Salicylic acid is best known as an ingredient of Aspirin, but it is a phytohormone, a plant hormone, involved in photosynthesis and many other biochemical processes of plants, not at least their immune system.
Considering this as a vitamin is not mainstream, to put it mildly, but a small group of people do refer to salicylic acid as Vitamin S. For the moment I want to remain impartial regarding the technical question whether or not this is a vitamin, but I tend to see it as an essential substance, a nutrient we need. This is an opinion that gradually gains recognition as knowledge advances.
The known effects on humans are numerous, the most important being that
- it is anti-infammatory, and inflammatory processes are involved in most serious illness - even cancer often starts as an inflammation.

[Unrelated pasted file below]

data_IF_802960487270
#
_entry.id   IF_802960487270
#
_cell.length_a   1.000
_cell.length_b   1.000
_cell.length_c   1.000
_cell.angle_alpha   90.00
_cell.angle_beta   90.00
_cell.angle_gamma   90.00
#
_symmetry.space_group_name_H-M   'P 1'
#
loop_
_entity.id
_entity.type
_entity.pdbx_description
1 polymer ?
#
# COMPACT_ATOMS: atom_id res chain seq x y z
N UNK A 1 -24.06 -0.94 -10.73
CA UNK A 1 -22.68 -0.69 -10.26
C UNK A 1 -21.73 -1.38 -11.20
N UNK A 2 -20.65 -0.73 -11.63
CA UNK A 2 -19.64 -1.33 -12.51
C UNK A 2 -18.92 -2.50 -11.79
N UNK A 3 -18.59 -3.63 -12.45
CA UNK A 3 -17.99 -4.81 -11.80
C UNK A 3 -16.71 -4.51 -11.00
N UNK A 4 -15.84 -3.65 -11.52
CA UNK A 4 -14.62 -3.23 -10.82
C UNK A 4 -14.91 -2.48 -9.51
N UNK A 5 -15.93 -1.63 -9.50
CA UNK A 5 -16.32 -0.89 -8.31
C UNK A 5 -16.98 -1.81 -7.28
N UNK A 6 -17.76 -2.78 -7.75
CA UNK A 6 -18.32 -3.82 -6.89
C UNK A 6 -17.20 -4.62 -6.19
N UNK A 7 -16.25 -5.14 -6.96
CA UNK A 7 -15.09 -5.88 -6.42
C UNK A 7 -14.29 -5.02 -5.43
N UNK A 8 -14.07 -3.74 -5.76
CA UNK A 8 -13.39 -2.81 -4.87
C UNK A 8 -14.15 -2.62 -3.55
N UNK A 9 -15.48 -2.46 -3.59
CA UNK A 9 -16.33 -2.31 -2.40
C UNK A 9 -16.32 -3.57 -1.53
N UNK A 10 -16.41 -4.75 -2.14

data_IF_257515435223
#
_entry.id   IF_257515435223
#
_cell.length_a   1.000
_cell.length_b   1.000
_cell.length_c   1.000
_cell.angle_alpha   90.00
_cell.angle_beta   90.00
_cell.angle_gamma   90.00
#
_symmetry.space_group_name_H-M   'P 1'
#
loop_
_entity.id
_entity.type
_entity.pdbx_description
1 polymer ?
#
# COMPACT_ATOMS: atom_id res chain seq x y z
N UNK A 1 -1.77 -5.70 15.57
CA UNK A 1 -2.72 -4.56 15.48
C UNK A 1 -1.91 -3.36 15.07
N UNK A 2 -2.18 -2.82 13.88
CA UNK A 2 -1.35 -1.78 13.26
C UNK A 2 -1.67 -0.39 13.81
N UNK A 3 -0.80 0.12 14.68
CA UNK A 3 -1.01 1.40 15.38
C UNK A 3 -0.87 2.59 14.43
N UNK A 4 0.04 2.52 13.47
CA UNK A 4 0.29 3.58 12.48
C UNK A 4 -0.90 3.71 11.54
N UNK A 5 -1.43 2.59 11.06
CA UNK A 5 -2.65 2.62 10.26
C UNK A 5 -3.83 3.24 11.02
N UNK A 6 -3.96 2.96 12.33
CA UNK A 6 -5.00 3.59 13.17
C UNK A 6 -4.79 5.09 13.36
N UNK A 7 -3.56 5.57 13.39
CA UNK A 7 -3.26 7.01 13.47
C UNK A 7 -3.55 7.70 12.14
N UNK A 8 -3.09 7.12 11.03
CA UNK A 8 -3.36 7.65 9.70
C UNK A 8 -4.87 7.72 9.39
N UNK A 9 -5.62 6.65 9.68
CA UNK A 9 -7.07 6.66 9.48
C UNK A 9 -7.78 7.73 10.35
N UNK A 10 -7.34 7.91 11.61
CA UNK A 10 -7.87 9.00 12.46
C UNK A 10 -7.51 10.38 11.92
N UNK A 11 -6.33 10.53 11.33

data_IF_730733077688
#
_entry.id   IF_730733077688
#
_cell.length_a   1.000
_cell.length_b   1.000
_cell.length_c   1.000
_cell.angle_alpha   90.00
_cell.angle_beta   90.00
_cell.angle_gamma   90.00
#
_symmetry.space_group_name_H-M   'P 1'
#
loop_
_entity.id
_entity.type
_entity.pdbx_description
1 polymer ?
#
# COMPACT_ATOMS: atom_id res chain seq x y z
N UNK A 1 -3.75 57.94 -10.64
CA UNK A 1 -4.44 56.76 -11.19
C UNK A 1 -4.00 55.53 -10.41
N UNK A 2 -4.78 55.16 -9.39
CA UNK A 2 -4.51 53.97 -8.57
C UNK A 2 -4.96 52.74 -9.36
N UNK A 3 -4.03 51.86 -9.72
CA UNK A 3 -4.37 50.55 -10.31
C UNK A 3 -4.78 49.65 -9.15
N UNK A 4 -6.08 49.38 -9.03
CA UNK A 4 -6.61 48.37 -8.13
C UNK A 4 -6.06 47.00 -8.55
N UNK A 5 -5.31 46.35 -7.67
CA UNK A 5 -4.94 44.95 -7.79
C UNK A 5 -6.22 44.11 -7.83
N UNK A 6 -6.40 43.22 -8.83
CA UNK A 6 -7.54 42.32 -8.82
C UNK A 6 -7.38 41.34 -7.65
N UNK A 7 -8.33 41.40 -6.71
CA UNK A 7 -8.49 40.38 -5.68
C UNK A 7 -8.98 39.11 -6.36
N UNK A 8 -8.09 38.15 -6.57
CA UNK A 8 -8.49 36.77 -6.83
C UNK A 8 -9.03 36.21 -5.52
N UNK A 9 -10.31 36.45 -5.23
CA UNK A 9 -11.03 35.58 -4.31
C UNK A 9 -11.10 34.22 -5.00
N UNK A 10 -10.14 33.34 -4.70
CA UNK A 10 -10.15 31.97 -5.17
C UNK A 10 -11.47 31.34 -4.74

- it is anti-cancerous. It blocks certain processes in tumour growth.
- it is anti-diabetic.
- it probably (not yet conclusively proved) prevents Alzheimer's disease.
Some of this has to do with its effects on prostaglandins, which are substances that are involved in all processes of the body. That is also a danger of a moderate overdose, you don't want to block the whole prostaglandin synthesis, then you'll block too many processes. A strong overdose might lead to intoxication and several serious side-effects, but that goes for everything - absolutely everything, even water.
Salicylic acid also prevents blood clogging. More than that, it prevents the formation of plaque in certain nervous cells of the brain. That plaque consists mainly of oxidation residue and is involved in the brain's process of ageing.
Salicylic acid as a supplement should not be used at all during pregnancy. There is a small risk that its anti-tumorous power could block the growth of the foetus during one stage of the pregnancy - and there is evidence of its interfering in other ways as well.